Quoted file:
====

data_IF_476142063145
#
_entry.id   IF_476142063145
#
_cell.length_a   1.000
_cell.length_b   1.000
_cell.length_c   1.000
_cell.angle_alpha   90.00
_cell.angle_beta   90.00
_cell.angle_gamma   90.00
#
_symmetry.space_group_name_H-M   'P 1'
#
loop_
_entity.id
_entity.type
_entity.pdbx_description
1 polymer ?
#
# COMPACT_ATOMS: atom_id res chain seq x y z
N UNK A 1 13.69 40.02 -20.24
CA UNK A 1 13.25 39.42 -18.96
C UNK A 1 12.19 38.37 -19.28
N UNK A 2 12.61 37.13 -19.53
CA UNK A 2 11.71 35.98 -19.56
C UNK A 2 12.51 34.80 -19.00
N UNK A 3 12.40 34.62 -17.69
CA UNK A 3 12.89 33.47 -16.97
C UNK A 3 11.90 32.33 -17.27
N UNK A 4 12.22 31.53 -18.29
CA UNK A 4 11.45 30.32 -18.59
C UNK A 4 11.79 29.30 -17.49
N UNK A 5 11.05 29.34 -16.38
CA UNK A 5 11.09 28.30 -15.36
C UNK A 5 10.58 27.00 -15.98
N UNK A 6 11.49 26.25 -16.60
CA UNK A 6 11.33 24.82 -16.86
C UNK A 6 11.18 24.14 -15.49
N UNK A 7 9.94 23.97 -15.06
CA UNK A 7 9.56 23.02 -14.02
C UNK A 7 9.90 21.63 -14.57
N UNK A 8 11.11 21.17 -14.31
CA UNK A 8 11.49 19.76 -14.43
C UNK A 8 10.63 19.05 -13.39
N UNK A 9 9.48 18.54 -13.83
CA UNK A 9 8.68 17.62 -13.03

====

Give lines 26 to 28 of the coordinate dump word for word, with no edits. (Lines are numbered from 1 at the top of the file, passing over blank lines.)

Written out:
C UNK A 2 12.51 34.80 -19.00
N UNK A 3 12.40 34.62 -17.69
CA UNK A 3 12.89 33.47 -16.97